When I think homemade dessert, I usually think brownies or cookies. But here’s the thing, there is another, equally easy option: chocolate bark! It comes together quickly, is relatively fool proof (as long as you follow my specific method of melting chocolate- read notes), and keeps in the fridge for several days. This recipe also only takes 4 ingredients, which is greatly less than most cookie or brownie recipes. With Thanksgiving and winter holidays on the horizon, this is the perfect treat to make and gift to friends and family you may not be able to celebrate with in person this year!
(Serves 4 | Takes 30 minutes)
- 4oz (1 bar) 60% baking cacao, roughly chopped
- 2 tbs candied ginger
- 3/4 cup pomegranate seeds
- Sea salt to taste
- Get a small-ish pot and a heat-proof bowl to nest inside of it (swipe for example- I’d use glass or stainless). Remove bowl, fill in pot with enough water to slightly touch the bottom of the bowl, and bring to a gentle boil.
- Meanwhile, roughly chop chocolate and place ~2/3 of it in the bowl. Once water is gently boiling, turn off heat and place the bowl on top. Do not stir. When the chocolate is almost melted, remove and add other 1/3 of chocolate. Stir, then add half the pomegranate seeds and all the ginger.
- Line a baking sheet with aluminum foil or parchment paper. Pour chocolate mixture atop- spreading out thinly with a spatula/ wooden spoon. It’s okay if it doesn’t cover the whole tray! Sprinkle on remaining pomegranate seeds and push down into chocolate. Sprinkle salt.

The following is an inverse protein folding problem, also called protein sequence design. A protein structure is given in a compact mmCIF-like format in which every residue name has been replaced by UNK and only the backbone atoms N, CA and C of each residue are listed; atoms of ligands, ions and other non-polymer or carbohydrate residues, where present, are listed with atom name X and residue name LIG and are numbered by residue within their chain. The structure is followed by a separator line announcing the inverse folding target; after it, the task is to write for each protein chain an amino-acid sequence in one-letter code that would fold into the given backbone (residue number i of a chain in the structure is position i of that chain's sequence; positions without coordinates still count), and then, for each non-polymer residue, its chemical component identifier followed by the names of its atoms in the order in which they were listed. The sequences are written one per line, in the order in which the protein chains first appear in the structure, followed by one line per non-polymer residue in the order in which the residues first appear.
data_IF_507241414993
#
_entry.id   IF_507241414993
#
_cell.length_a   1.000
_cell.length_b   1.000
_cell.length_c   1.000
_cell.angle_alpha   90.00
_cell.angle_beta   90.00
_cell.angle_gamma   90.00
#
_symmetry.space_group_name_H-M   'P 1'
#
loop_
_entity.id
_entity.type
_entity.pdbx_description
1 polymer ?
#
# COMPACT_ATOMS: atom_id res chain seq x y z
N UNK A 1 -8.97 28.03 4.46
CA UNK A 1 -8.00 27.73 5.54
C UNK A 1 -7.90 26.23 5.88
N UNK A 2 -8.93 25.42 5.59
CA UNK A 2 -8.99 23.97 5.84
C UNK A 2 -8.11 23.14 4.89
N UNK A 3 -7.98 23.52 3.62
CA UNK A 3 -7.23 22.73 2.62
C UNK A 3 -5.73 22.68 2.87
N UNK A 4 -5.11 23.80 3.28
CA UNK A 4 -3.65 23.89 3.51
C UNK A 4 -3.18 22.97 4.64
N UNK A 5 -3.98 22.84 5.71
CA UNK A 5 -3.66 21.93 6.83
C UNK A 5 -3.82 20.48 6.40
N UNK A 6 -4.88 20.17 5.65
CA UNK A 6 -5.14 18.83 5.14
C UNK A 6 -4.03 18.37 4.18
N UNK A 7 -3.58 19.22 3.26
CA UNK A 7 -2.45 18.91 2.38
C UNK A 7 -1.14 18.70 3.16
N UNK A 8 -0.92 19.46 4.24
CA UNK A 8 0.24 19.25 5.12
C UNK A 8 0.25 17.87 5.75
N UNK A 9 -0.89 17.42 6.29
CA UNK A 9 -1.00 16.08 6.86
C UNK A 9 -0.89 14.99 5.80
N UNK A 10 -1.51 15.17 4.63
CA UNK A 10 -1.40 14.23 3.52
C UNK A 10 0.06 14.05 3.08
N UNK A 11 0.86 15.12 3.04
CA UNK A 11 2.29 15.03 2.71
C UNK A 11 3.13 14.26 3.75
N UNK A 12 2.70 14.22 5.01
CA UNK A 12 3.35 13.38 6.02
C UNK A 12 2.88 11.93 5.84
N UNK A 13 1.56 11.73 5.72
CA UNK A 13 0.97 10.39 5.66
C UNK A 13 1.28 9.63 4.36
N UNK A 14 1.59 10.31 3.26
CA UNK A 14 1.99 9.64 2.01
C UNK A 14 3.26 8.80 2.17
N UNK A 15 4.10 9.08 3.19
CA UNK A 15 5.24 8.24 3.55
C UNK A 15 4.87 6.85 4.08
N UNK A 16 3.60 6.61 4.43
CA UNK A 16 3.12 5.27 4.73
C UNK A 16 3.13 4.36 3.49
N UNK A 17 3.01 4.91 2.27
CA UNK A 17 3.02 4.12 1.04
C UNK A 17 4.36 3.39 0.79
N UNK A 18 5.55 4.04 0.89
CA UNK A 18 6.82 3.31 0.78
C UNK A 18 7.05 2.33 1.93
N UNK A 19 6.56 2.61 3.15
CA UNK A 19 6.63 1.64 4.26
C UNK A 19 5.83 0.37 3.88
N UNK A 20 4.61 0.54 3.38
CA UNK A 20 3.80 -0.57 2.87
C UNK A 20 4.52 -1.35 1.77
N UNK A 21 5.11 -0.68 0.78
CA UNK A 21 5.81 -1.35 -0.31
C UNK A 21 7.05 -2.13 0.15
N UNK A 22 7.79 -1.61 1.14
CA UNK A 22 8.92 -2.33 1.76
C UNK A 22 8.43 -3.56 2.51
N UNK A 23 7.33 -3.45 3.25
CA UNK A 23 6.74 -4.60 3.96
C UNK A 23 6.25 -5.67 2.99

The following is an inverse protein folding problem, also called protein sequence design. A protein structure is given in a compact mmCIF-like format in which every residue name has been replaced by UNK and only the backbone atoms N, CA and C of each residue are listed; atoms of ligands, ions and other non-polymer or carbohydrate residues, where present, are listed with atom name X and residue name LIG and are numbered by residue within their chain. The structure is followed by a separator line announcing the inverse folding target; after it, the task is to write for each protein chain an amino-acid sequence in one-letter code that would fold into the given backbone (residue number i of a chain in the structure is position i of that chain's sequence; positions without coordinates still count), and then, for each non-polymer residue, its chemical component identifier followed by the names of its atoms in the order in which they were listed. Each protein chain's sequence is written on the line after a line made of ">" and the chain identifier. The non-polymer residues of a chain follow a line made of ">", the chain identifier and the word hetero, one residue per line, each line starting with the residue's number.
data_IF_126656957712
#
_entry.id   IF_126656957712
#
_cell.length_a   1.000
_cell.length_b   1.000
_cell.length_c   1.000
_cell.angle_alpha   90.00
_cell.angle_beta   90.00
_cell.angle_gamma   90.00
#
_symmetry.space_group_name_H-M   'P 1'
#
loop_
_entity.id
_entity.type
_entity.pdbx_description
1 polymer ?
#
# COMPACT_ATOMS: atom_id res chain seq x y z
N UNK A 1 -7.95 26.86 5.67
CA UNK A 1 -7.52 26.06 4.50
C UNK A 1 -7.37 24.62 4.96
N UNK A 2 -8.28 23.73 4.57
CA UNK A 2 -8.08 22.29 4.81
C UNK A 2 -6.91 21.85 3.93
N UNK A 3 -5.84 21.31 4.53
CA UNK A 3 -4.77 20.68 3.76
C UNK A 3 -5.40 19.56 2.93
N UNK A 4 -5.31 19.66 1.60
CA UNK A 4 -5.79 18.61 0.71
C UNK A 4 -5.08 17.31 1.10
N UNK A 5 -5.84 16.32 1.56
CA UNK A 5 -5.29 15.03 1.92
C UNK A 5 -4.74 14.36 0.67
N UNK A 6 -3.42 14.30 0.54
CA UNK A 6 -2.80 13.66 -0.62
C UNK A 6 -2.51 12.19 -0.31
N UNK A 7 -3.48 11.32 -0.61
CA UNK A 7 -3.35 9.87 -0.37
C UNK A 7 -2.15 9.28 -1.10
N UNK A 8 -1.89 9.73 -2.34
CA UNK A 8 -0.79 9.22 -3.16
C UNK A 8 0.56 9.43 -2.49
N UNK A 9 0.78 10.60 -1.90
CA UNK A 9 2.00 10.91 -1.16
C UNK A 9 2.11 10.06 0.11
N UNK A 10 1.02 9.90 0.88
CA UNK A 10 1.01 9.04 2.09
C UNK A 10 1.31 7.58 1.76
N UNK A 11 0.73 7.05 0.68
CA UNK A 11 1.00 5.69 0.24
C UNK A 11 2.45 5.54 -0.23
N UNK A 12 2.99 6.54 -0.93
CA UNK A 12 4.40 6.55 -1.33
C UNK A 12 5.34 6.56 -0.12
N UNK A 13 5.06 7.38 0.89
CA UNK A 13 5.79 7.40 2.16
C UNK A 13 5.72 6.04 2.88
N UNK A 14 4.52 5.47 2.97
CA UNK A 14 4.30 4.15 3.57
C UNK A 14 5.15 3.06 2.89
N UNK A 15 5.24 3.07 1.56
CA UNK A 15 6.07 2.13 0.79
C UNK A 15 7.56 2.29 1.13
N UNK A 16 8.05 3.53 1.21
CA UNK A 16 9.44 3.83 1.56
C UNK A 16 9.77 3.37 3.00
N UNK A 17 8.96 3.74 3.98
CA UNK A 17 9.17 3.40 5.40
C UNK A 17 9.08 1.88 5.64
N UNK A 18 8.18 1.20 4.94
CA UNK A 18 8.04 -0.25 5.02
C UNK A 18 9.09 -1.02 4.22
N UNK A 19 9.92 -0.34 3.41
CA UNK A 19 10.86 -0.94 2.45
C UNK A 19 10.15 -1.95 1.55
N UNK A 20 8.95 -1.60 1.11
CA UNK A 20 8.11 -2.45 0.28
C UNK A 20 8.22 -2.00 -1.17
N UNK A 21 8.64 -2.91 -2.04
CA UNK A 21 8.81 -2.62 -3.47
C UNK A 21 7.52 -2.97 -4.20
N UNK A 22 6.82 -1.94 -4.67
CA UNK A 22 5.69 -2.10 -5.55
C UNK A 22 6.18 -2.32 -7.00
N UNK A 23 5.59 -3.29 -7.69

- Freeze for 15 min or until hardened. Sprinkle with additional salt and enjoy!
On buying candied ginger. I bought mine at Safeway in the spice aisle. Look for “candied ginger” or “crystalized ginger” — they are the same!
On pomegranate seeds. I had a fresh pomegranate which I used. For reference, I got 1 cup of seeds out of my pomegranate. If you don’t want to be bothered with de-seeding a pomegranate, most stores sell packaged pomegranate seeds in the pre-cut fruit section.
On why you’re not melting all the chocolate at once. It’s called “tempering,” and it helps give the chocolate a smooth, glossy finish (think candy bar) prevents “blooming.”
On what “blooming” is. Ever have a whiteish coating appear on a homemade chocolate creation? Recently, I made a chocolate treat, only to have the surface of the chocolate turn whiteish. After some research, I discovered blooming and its antidote, tempering. The whiteish coating was either the fat or sugar blooming– aka the crystals changing. Tempering the chocolate stabilizes the cocoa crystals.
What if I want an easy easy dessert but not this one? Don’t worry, I have you covered below:
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